I have been following Korean idol pop since about 2013, and looking for reasons not to follow Korean idol pop since, oh, about 2013. In 2013 new fans who didn’t speak Korean could still figure out quickly enough that the idols might not be having such a good time offstage as they pretended to be onstage: Nine Muses of Star Empire was a search away, after all.
(Also the spring of 2013 was when Infinite was actually venting in interviews, with anonymous complaints about how they were treated as trainees and reports of drinking too much and Sungyeol talking about his hair falling out from stress on Beatles Code 2. That period was over by the fall, and the group hasn’t had its like since, but that’s a story for another time.)
But one could at least naïvely hope that things would get better eventually, or look for evidence that one’s own faves were not as exploited and exhausted as the industry norm seemed to be—I still remember Kay Thompson, then one of the smartest people writing on Korean idol pop at the time, including praise for WM Entertainment’s seeming management strategies in her essays on B1A4. (Kay has long since stopped writing about Korean idol pop, which says something in and of itself.)
I’m just me, I don’t do surveys, but: I don’t know how you follow idol pop of any kind without at least some concern for the idol’s well-being. The whole system is so dependent on parasocial affection that the fan has to believe that the idol isn’t faking it. And by “it” I don’t mean return of the fan’s affections, no matter how many times idols declare their love and throw hearts; that gets old, but you can still appreciate the gesture. No, by “it” I mean investment in idoldom, in finding value in some reward for all this risk. If the fan enjoys the idol’s work and goes to the idol’s concerts and expresses joy to see the idol perform, but the idol doesn’t actually get joy from working, the fan’s affection, however well-intentioned and sincerely offered, is a trap.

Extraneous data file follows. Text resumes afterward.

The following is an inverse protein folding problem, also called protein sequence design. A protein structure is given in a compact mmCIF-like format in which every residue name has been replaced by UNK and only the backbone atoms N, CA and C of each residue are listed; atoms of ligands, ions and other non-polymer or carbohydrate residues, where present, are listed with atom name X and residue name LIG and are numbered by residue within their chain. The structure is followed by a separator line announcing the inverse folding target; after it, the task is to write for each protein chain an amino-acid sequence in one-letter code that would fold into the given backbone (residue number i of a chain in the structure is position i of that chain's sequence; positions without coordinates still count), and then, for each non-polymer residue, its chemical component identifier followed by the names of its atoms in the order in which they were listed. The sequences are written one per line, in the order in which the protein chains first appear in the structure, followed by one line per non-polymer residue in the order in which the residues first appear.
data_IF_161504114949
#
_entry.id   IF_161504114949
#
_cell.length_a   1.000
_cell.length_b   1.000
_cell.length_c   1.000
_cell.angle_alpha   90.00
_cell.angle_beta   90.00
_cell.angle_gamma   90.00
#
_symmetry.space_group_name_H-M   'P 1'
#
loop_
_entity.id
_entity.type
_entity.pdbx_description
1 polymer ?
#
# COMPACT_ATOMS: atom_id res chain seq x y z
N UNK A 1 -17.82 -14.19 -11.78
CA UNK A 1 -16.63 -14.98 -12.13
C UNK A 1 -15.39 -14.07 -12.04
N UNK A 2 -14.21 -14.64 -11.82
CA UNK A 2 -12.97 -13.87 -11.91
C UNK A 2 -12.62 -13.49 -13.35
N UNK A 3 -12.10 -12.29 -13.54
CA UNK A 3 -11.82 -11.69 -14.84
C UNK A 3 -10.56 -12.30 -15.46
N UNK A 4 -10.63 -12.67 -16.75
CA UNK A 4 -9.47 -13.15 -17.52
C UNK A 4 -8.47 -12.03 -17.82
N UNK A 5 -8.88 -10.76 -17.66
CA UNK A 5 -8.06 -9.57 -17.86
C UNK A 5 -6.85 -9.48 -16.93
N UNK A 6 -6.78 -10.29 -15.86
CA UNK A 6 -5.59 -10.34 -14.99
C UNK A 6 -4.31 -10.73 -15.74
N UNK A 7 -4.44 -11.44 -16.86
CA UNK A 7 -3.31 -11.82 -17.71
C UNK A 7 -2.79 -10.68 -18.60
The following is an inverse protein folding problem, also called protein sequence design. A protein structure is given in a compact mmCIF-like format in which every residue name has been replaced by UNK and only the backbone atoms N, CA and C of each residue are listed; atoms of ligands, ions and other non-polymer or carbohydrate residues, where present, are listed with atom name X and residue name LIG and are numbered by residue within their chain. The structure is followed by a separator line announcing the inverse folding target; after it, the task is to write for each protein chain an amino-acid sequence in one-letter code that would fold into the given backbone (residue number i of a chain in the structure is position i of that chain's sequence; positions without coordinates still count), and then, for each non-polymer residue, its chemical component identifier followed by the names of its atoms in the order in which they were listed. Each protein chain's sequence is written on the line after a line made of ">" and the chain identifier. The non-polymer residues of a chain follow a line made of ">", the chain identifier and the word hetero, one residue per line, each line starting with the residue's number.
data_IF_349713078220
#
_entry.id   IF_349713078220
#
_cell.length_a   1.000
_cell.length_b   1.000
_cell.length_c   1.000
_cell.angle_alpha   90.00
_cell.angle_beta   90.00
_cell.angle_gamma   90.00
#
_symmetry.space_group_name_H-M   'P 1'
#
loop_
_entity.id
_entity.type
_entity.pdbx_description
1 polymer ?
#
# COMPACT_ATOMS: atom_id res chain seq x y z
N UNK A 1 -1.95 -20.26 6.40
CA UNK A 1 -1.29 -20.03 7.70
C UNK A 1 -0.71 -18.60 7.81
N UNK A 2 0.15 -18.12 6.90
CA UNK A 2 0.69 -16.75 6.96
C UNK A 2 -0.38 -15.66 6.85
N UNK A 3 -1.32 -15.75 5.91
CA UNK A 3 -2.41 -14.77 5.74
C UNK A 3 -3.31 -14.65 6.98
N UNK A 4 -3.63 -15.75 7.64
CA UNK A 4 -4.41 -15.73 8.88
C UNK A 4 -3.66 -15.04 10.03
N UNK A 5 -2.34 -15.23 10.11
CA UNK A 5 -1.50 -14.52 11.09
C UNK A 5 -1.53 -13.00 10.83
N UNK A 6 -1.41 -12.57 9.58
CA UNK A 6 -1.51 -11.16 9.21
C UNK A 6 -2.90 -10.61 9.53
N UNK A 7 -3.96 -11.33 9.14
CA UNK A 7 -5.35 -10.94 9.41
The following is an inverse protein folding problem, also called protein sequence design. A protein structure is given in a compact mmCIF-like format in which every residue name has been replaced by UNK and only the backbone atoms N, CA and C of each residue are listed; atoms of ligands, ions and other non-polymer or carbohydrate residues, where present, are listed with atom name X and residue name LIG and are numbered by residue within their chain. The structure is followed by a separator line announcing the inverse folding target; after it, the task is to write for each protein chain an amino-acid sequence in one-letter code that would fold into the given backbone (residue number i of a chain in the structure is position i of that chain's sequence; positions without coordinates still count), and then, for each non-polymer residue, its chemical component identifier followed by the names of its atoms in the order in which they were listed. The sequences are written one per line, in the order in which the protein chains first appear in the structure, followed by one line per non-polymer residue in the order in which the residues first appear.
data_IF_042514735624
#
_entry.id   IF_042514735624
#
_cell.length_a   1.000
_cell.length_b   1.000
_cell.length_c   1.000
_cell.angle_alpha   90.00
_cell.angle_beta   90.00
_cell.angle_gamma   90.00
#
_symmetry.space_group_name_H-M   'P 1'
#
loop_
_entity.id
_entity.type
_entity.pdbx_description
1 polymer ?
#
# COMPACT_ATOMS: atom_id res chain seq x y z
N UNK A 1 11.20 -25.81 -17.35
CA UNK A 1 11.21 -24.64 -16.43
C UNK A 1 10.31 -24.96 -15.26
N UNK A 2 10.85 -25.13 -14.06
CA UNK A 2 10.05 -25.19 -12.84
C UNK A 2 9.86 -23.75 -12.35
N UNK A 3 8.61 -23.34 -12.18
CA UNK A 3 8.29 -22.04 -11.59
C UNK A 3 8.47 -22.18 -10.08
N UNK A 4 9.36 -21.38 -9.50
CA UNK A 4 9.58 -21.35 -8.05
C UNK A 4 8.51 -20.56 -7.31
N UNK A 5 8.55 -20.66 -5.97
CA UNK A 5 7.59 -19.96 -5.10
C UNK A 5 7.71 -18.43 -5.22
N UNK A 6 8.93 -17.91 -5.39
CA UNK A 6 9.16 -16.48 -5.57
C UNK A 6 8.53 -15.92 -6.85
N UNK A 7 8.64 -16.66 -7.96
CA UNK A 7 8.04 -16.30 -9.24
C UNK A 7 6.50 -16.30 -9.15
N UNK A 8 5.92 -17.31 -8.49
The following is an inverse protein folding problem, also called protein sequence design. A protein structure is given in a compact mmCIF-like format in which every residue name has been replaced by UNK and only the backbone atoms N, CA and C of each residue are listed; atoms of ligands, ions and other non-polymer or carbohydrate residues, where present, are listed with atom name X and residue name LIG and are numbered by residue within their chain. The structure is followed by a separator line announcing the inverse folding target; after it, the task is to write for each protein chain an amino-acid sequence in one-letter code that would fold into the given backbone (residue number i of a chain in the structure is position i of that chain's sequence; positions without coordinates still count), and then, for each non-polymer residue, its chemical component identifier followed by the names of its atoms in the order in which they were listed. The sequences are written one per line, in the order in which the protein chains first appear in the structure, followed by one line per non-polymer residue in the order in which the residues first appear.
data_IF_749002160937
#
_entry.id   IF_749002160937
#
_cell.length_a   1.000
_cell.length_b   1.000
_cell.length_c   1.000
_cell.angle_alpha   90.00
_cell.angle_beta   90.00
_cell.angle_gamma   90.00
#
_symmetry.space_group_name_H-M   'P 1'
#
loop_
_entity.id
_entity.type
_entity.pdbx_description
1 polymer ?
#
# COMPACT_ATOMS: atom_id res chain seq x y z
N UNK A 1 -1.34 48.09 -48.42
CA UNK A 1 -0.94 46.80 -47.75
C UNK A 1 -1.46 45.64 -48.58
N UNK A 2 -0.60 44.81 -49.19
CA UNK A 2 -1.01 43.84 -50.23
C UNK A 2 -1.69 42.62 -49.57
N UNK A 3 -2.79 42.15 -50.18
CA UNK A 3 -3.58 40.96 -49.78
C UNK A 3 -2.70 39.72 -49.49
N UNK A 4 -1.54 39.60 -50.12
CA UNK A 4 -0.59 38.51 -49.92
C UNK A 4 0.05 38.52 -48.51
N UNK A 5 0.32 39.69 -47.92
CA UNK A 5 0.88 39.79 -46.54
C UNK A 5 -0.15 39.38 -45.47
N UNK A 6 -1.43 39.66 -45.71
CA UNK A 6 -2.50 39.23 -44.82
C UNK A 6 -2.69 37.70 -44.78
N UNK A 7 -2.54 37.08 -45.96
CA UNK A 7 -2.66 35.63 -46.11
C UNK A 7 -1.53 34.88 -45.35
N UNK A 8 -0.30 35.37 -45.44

In January 2019 I went to see Oh My Girl, a group whose music I’d been enjoying since their debut, in concert. It was only an hour and a half, start to finish, but there was time during one of the ments for Arin to talk about having to stay up through the night one night to learn choreography, and I felt a twinge of guilt as the audience said “Awwww.” I came home and told my husband, who is only interested in idol pop so much as it pleases me, and he shrugged and reminded me that he had had to work through nights back in the day for his father’s construction company, and both of us had pulled all-nighters for academic work. (I pulled one the night before defending my dissertation proposal; I’d forgotten about that until just now.) The rewards to Arin to work all night might be worth it, was his implication.